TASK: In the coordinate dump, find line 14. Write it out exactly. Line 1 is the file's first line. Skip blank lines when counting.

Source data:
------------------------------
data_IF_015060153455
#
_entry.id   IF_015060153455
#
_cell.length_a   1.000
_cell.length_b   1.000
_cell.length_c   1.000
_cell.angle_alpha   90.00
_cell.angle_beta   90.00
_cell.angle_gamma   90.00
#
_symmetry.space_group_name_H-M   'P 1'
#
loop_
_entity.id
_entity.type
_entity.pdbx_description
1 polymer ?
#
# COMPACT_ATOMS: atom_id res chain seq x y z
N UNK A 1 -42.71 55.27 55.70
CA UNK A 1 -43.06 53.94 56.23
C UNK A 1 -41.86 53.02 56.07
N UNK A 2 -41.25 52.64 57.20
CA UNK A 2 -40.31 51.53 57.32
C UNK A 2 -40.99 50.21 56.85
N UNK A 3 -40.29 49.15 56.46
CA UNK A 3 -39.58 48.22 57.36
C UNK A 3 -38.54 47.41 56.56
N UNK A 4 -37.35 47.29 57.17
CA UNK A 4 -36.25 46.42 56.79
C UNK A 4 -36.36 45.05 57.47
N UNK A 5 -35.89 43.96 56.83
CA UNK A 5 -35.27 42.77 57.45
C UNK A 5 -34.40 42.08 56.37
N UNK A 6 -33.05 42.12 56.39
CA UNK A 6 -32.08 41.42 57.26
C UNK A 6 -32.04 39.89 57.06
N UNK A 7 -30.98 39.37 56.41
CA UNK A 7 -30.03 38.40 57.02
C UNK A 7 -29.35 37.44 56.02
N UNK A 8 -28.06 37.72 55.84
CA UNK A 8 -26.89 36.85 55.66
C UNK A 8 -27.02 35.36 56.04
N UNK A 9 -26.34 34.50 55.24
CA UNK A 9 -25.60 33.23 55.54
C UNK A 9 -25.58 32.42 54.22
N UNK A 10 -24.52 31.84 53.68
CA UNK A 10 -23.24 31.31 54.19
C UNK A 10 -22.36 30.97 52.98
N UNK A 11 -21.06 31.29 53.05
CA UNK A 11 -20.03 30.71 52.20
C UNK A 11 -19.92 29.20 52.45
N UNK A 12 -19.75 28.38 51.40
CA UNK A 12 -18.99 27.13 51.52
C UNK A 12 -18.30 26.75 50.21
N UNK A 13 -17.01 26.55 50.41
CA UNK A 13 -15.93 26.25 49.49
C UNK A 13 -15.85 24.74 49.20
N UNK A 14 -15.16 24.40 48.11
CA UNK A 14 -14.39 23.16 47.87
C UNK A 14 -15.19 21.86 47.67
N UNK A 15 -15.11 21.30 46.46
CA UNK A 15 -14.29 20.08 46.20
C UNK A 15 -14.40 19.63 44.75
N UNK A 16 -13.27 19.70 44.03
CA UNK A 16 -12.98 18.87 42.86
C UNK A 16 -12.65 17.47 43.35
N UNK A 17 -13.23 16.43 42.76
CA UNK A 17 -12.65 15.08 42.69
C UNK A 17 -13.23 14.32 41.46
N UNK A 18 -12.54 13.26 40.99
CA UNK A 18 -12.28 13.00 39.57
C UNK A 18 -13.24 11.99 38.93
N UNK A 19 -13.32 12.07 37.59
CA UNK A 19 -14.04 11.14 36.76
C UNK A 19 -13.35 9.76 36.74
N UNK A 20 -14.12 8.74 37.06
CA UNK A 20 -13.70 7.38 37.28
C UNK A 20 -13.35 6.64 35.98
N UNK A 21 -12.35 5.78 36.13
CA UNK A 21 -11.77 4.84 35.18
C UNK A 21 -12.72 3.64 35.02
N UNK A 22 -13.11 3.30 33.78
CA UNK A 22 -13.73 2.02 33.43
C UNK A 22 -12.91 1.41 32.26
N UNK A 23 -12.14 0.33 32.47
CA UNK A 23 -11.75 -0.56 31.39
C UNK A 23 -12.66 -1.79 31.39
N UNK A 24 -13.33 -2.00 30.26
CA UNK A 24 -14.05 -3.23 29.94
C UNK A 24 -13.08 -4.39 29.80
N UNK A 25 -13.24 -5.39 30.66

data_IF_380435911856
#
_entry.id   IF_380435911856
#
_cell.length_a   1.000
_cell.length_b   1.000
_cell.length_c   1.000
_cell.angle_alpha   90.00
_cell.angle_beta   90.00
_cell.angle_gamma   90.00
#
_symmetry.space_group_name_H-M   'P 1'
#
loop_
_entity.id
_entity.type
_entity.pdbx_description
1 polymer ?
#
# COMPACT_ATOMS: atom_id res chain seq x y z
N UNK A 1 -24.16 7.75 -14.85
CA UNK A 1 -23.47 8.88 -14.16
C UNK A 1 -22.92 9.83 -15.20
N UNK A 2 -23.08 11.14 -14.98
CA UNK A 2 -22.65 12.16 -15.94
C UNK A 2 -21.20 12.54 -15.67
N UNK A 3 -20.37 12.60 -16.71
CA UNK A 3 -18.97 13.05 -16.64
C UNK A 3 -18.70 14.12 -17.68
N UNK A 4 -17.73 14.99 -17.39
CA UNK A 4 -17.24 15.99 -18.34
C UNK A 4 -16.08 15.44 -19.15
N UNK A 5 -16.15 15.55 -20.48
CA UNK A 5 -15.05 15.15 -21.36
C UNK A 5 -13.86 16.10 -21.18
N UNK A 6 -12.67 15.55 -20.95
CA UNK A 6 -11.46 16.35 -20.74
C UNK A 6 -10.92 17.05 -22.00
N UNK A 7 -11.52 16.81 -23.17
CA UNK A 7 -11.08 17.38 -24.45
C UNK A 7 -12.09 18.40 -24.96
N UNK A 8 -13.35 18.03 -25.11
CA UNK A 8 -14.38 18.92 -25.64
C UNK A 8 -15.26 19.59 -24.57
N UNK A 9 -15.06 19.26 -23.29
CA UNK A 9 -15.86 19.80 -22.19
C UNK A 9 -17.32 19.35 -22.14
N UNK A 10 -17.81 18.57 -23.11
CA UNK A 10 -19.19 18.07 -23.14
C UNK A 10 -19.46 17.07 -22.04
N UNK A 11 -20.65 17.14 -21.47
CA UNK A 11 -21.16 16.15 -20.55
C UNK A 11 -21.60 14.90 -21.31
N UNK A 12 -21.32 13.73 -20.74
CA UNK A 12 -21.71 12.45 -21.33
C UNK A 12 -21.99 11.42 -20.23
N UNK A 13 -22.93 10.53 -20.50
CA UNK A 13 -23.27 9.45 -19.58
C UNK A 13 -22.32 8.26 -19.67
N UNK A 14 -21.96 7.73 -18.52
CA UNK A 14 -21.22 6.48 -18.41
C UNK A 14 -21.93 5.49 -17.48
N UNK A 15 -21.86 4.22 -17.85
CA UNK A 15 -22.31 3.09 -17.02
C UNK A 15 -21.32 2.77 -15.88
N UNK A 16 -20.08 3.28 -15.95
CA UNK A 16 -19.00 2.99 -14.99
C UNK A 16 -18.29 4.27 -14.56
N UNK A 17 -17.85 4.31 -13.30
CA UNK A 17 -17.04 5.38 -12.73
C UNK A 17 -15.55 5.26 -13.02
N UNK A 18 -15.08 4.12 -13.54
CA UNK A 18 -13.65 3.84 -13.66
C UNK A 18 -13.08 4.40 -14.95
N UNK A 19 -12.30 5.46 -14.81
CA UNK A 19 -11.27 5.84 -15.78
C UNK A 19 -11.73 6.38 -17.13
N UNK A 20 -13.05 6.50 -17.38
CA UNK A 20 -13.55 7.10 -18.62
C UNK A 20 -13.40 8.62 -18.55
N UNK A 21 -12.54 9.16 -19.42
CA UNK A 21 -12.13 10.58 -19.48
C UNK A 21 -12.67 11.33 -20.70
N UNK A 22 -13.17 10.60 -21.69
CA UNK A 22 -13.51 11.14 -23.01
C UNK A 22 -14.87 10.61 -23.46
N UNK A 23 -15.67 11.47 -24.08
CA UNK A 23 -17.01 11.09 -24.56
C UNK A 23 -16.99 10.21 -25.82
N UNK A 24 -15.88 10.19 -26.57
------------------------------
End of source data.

loop_